Conflict of Interest Statement

The authors declare that the research was conducted in the absence of any commercial or financial relationships that could be construed as a potential conflict of interest.

Footnotes

  1. ^ www.proteinatlas.org

References

Al-Sarraj, S., King, A., Troakes, C., Smith, B., Maekawa, S., Bodi, I., et al. (2011). p62 positive, TDP-43 negative, neuronal cytoplasmic and intranuclear inclusions in the cerebellum and hippocampus define the pathology of C9orf72-linked FTLD and MND/ALS. Acta Neuropathol. 122, 691–702. doi: 10.1007/s00401-011-0911-2

PubMed Abstract | CrossRef Full Text | Google Scholar

Anagnostou, G., Akbar, M. T., Paul, P., Angelinetta, C., Steiner, T. J., and de Belleroche, J. (2010). Vesicle associated membrane protein B (VAPB) is decreased in ALS spinal cord. Neurobiol. Aging 31, 969–985. doi: 10.1016/j.neurobiolaging.2008.07.005

PubMed Abstract | CrossRef Full Text | Google Scholar

Arndt, V., Dick, N., Tawo, R., Dreiseidler, M., Wenzel, D., Hesse, M., et al. (2010). Chaperone-assisted selective autophagy is essential for muscle maintenance. Curr. Biol. 20, 143–148. doi: 10.1016/j.cub.2009.11.022

PubMed Abstract | CrossRef Full Text | Google Scholar

Ash, P. E., Bieniek, K. F., Gendron, T. F., Caulfield, T., Lin, W. L., Dejesus-Hernandez, M., et al. (2013). Unconventional translation of C9ORF72 GGGGCC expansion generates insoluble polypeptides specific to c9FTD/ALS. Neuron 77, 639–646. doi: 10.1016/j.neuron.2013.02.004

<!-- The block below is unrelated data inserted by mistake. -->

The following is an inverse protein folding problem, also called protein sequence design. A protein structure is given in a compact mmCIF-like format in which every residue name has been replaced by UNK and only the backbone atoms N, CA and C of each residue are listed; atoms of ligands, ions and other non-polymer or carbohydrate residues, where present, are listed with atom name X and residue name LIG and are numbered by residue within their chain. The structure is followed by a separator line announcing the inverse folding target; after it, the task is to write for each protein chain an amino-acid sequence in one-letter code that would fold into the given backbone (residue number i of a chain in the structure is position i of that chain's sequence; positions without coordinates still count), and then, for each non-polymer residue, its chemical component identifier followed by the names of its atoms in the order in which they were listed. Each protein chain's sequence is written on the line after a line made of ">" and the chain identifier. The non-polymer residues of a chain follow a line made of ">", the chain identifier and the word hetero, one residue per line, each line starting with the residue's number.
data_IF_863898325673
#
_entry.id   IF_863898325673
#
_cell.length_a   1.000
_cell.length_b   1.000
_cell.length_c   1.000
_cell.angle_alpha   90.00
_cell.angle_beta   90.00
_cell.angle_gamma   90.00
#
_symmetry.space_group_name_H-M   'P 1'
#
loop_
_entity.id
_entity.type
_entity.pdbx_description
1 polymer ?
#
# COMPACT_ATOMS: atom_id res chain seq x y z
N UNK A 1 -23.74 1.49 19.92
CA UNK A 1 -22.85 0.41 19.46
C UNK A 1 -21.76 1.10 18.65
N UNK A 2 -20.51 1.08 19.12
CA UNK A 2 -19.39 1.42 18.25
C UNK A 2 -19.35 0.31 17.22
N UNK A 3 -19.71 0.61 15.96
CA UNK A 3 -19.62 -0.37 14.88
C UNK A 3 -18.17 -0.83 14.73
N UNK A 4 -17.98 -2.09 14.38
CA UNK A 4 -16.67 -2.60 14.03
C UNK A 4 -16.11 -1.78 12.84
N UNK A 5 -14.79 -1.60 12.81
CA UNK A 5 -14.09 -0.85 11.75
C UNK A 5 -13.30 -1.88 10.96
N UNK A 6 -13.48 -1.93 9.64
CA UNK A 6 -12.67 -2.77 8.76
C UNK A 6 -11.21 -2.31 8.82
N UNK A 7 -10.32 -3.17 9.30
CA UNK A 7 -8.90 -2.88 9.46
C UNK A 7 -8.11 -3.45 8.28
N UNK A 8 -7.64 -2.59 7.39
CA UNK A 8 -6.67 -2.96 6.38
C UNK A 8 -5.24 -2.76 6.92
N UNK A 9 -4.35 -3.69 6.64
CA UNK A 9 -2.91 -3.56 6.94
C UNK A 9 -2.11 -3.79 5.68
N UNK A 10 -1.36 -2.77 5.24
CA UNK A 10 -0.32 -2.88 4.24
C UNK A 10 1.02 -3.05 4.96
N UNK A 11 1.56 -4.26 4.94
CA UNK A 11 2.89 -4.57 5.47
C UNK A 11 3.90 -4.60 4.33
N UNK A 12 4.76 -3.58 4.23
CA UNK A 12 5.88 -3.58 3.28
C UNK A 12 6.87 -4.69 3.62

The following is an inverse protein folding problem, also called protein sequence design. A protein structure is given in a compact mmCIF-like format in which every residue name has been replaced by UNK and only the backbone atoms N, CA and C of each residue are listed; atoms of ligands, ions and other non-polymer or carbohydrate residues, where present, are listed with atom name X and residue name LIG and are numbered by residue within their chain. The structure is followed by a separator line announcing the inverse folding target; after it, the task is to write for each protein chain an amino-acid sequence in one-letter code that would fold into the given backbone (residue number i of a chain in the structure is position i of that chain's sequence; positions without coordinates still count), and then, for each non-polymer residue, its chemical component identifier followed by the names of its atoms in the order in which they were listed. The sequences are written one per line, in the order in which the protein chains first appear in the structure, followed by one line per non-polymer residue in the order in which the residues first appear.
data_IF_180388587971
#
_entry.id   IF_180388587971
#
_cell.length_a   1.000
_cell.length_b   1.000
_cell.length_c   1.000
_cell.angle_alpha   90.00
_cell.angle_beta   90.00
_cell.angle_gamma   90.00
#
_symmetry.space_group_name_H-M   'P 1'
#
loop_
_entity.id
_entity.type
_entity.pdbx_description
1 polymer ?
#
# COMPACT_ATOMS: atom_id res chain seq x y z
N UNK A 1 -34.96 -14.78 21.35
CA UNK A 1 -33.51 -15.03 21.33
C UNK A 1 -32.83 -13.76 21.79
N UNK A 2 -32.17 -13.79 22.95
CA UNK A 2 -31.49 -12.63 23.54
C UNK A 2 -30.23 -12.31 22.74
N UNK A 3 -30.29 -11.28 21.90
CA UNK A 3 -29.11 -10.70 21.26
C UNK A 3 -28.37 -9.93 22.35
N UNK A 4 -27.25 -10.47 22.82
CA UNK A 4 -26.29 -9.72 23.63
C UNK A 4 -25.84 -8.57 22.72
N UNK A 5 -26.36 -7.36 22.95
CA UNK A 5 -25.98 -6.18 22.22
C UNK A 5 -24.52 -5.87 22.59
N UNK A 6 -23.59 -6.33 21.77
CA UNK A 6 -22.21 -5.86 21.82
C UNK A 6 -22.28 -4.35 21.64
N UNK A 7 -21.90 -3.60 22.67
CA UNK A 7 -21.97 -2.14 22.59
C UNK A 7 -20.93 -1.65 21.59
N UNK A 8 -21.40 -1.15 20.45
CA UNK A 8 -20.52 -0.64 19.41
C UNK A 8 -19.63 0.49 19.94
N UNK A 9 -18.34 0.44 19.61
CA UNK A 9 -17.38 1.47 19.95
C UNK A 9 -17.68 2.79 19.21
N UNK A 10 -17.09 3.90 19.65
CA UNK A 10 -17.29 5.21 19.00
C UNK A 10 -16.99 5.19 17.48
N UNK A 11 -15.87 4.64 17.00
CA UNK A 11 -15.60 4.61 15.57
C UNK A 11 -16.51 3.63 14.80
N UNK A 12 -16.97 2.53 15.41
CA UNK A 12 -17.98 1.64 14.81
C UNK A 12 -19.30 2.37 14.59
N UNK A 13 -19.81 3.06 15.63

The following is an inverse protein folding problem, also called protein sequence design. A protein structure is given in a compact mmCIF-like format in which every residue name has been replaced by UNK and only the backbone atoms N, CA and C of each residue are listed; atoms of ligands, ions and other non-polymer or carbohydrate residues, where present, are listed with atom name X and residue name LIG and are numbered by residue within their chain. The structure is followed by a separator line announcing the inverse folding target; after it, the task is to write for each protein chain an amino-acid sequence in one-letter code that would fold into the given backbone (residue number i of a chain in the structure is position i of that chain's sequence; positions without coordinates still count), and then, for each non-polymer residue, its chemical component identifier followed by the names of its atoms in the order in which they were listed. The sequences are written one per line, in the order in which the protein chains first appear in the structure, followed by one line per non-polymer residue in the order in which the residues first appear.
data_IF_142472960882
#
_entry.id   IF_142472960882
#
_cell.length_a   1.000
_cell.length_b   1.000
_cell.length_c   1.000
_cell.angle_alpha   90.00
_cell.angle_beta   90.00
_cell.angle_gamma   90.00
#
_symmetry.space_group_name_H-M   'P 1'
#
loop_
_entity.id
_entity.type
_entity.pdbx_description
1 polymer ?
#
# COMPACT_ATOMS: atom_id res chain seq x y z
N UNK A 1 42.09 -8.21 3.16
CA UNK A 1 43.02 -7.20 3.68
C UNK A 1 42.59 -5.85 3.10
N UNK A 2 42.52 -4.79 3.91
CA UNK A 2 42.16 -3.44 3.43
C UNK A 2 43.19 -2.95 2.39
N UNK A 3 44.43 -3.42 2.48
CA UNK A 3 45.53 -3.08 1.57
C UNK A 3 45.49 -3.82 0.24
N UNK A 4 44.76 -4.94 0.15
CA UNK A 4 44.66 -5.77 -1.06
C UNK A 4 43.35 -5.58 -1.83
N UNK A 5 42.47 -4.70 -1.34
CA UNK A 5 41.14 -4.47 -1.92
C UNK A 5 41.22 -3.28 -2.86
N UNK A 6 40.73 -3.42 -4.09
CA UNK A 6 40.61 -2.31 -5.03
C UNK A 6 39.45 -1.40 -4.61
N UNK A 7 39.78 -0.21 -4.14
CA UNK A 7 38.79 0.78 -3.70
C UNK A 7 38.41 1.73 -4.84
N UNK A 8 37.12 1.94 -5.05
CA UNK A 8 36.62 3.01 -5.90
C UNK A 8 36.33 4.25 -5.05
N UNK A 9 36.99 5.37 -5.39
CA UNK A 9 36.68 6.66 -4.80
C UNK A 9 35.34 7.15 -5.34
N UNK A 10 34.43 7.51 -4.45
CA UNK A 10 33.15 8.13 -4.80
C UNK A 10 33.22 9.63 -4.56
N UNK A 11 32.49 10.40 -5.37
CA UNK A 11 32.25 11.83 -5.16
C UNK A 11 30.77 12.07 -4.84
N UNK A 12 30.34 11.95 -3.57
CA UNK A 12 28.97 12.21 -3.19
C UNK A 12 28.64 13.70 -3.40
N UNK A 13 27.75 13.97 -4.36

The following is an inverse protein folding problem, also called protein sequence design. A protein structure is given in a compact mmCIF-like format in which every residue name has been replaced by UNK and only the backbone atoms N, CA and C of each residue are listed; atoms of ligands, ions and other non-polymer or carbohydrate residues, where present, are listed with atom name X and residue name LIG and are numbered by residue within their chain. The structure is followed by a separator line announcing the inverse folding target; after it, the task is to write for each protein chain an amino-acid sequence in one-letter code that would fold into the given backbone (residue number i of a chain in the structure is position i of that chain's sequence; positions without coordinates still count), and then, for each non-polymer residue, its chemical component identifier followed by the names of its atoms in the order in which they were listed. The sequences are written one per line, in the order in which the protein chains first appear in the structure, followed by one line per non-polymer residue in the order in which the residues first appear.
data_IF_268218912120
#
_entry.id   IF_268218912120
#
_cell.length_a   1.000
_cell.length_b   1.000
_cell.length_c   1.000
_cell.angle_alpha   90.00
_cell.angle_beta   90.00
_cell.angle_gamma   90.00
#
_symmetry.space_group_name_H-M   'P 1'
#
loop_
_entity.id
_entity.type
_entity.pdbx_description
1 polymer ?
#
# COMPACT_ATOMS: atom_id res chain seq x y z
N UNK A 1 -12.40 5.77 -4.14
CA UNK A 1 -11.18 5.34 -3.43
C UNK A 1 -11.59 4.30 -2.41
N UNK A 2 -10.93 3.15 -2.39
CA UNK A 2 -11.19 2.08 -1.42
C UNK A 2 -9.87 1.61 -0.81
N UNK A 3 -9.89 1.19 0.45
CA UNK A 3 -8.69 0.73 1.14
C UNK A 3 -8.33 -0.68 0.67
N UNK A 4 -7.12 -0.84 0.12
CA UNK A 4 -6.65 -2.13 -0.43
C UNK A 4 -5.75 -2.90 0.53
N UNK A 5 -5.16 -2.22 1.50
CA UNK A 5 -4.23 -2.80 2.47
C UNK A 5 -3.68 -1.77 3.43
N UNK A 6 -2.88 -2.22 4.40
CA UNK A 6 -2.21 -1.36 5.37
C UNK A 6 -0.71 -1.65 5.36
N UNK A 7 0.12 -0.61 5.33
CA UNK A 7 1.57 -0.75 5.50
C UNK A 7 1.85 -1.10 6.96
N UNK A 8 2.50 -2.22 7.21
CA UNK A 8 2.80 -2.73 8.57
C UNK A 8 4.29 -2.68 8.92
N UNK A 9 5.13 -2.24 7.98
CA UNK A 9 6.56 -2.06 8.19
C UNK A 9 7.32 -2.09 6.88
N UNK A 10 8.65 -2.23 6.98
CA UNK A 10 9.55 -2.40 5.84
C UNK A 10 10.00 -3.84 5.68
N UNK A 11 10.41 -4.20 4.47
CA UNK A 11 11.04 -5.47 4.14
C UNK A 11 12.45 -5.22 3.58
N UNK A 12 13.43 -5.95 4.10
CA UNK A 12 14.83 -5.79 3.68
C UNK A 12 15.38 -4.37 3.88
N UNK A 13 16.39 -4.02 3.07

PubMed Abstract | CrossRef Full Text | Google Scholar

Aurelian, L., Laing, J. M., and Lee, K. S. (2012). H11/HspB8 and its herpes simplex virus type 2 homologue ICP10PK share functions that regulate cell life/death decisions and human disease. Autoimmune. Dis. 2012:395329. doi: 10.1155/2012/395329

PubMed Abstract | CrossRef Full Text | Google Scholar

Balchin, D., Hayer-Hartl, M., and Hartl, F. U. (2016). In vivo aspects of protein folding and quality control. Science 353:aac4354. doi: 10.1126/science.aac4354

PubMed Abstract | CrossRef Full Text | Google Scholar

Behl, C. (2011). BAG3 and friends: co-chaperones in selective autophagy during aging and disease. Autophagy 7, 795–798. doi: 10.4161/auto.7.7.15844

PubMed Abstract | CrossRef Full Text | Google Scholar

Behl, C. (2016). Breaking BAG: the co-chaperone BAG3 in health and disease. Trends Pharmacol. Sci. 37, 672–688. doi: 10.1016/j.tips.2016.04.007